Study by researchers at University of Texas Medical Branch, Tekmira Pharmaceuticals is first looking at drug's effectiveness after onset of symptoms More

This forum has been closed.
Comments
     
There are no comments in this forum. Be first and add one

Featured Videos

Your JavaScript is turned off or you have an old version of Adobe's Flash Player. Get the latest Flash player.
African Media Tries to Educate Public About Ebolai
X
George Putic
August 20, 2014 8:57 PM
While the Ebola epidemic continues to claim lives in West Africa, information technology specialists, together with radio and TV reporters, are battling misinformation and prejudice about the disease - using social media to educate the public about the deadly virus. VOA’s George Putic has more.
Video

Video African Media Tries to Educate Public About Ebola

While the Ebola epidemic continues to claim lives in West Africa, information technology specialists, together with radio and TV reporters, are battling misinformation and prejudice about the disease - using social media to educate the public about the deadly virus. VOA’s George Putic has more.
Video

Video Ferguson Calls For Justice as Anger, Violence Grips Community

Violence, anger and frustration continue to grip the small St. Louis suburb of Ferguson, Missouri. Protests broke out after a white police officer fatally shot an unarmed black teenager on August 9. The case has sparked outrage around the nation and prompted the White House to send U.S. Attorney Eric Holder to the small community of just over 20,000 people. VOA’s Mary Alice Salinas has more from Ferguson.
Video

Video Beheading Of US Journalist Breeds Outrage

U.S. and British authorities have launched an investigation into an Islamic State video showing the beheading of kidnapped American journalist James Foley by a militant with a British accent. The extremist group, which posted the video on the Internet Tuesday, said the murder was revenge for U.S. airstrikes on militant positions in Iraq - and has threatened to execute another American journalist it is holding. Henry Ridgwell has more from London.
Video

Video Family Robots - The Next Big Thing?

Robots that can help us with daily chores like cooking and cleaning are a long way off, but automatons that serve as family companions may be much closer. Researchers in the United States, France, Japan and other countries are racing to build robots that can entertain and perform some simpler tasks for us. VOA’s George Putic reports.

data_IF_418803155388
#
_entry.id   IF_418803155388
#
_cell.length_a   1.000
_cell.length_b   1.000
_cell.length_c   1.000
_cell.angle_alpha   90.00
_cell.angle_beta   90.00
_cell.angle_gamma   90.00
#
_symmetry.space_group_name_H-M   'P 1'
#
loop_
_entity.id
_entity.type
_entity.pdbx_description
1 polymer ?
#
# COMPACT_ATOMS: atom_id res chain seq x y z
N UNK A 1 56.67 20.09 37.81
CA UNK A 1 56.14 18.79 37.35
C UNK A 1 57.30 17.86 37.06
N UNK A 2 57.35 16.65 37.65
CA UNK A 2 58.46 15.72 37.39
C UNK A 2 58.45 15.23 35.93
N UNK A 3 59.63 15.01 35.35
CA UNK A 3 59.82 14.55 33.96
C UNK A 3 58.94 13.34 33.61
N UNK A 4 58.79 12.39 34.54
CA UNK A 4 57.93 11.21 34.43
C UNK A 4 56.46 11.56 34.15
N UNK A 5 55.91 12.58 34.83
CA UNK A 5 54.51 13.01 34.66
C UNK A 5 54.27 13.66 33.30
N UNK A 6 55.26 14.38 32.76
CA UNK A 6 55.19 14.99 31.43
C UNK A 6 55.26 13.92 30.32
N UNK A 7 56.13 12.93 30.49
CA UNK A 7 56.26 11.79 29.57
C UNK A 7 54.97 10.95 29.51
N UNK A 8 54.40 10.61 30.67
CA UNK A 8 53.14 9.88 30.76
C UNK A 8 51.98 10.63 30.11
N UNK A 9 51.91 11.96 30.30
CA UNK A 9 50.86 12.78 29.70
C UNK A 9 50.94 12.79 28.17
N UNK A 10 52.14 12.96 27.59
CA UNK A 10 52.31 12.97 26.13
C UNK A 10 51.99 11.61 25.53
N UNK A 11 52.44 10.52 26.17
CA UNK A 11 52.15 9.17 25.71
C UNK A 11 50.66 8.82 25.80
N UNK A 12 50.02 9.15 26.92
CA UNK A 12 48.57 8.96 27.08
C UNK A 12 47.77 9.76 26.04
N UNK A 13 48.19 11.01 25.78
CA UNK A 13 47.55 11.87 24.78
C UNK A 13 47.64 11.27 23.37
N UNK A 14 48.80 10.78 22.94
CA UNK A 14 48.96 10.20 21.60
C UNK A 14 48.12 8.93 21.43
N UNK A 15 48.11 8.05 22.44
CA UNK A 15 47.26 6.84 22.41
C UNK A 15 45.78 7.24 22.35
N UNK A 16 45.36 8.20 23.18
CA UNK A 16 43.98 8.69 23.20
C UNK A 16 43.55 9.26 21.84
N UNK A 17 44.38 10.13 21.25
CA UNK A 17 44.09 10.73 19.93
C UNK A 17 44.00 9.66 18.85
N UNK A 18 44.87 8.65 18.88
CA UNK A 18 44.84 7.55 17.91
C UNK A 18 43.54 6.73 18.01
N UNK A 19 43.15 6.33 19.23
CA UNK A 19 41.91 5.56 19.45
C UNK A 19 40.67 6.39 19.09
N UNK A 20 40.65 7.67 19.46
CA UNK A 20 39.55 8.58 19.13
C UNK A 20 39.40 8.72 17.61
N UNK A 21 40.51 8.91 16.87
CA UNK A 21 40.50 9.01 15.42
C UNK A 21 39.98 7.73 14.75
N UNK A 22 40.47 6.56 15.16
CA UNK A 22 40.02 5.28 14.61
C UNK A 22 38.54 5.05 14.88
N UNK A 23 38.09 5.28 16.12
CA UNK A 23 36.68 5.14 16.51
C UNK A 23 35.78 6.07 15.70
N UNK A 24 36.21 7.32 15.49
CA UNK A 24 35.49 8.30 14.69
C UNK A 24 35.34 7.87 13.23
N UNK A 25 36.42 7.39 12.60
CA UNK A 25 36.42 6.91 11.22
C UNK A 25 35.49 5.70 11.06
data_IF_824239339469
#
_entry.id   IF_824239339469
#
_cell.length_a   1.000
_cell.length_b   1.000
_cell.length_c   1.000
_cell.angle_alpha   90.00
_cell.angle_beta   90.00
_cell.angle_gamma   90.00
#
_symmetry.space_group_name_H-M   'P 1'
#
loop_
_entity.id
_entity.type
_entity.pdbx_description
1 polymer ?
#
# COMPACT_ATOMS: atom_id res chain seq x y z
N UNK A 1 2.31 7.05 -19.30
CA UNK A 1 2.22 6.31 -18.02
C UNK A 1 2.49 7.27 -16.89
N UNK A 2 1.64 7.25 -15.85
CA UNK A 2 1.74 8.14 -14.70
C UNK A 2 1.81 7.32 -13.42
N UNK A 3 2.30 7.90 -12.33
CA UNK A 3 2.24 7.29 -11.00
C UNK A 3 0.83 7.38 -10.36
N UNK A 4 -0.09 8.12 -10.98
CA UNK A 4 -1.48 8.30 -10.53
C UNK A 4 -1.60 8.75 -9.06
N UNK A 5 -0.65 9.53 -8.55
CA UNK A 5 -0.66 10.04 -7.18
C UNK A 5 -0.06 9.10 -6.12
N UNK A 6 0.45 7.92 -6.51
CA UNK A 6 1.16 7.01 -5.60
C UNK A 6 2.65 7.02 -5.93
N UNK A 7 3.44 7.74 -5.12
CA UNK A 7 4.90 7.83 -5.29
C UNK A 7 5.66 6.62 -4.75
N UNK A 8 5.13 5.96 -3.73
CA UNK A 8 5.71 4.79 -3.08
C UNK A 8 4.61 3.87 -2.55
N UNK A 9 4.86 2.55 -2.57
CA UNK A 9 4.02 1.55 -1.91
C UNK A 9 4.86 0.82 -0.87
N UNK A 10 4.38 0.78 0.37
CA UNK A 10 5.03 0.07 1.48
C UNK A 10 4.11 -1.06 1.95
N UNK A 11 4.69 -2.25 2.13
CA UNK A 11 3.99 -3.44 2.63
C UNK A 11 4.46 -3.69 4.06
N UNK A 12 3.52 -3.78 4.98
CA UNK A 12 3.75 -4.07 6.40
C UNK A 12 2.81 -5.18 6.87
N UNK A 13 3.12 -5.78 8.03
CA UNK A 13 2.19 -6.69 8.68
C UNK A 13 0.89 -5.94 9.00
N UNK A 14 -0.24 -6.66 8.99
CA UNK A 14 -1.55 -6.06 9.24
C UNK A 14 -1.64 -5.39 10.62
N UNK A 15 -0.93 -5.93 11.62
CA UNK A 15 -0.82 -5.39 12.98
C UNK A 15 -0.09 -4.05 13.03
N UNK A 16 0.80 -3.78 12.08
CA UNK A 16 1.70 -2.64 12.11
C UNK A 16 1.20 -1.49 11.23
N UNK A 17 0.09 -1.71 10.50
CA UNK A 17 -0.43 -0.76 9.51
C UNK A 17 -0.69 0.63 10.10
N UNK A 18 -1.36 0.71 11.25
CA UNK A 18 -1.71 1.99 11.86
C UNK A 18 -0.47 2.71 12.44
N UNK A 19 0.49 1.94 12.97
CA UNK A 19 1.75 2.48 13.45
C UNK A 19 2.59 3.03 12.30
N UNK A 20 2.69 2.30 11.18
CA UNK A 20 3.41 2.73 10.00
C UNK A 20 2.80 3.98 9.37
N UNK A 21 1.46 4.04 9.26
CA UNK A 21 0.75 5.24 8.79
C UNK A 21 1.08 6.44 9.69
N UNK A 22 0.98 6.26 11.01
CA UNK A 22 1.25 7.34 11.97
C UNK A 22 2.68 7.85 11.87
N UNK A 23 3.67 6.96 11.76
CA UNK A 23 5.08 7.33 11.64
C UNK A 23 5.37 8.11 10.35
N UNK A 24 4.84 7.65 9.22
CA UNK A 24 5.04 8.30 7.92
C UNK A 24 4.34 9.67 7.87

Video

Video In Ukraine, Fear and Distrust Remain Where Fighting has Stopped

As the Ukrainian military reclaims control of eastern cities from pro-Russian separatists, residents are getting a chance to rebuild their lives. VOA's Gabe Joselow reports from the town of Kramatorsk in Donetsk province, where a sense of fear is still in the air, and distrust of the government in Kyiv still runs deep.
Video

Video Five Patients Given Experimental Ebola Drug Said to Be Improving

The World Health Organization has approved the use of experimental treatments for Ebola patients in West Africa. The Ebola outbreak there is unprecedented, the disease deadly. The number of people who have died from Ebola has surpassed 1,200. VOA's Carol Pearson reports on the ethical considerations of allowing experimental drugs to be used.
Video

Video China Targets Overseas Assets of Corrupt Officials

As China presses forward with its anti-graft effort, authorities are targeting corrupt officials who have sent family members and assets overseas. The efforts have stirred up a debate at home on exactly how many officials take that route and how likely it is they will be caught. Rebecca Valli has this report.
Video

Video Leading The Fight Against Islamic State, Kurds Question Iraqi Future

Western countries including the United States have begun arming the Kurdish Peshmerga forces in northern Iraq to aid their battle against extremist Sunni militants from the Islamic State. But there are concerns that a heavily-armed Kurdistan Regional Government, or KRG, might seek to declare independence and cause the break-up of the Iraqi state. As Henry Ridgwell reports from London, the KRG says it will only seek greater autonomy from Baghdad.
Video

Video In Rural Kenya, Pressure Builds Against Female Circumcision

In some Kenyan communities, female genital mutilation remains a rite of passage. But activists are pushing back, with education for girls and with threats of punishment those who perform the circumcision. Mohammed Yusuf looks at the practice in the rural eastern community of Tharaka-Nithi.

AppleAndroid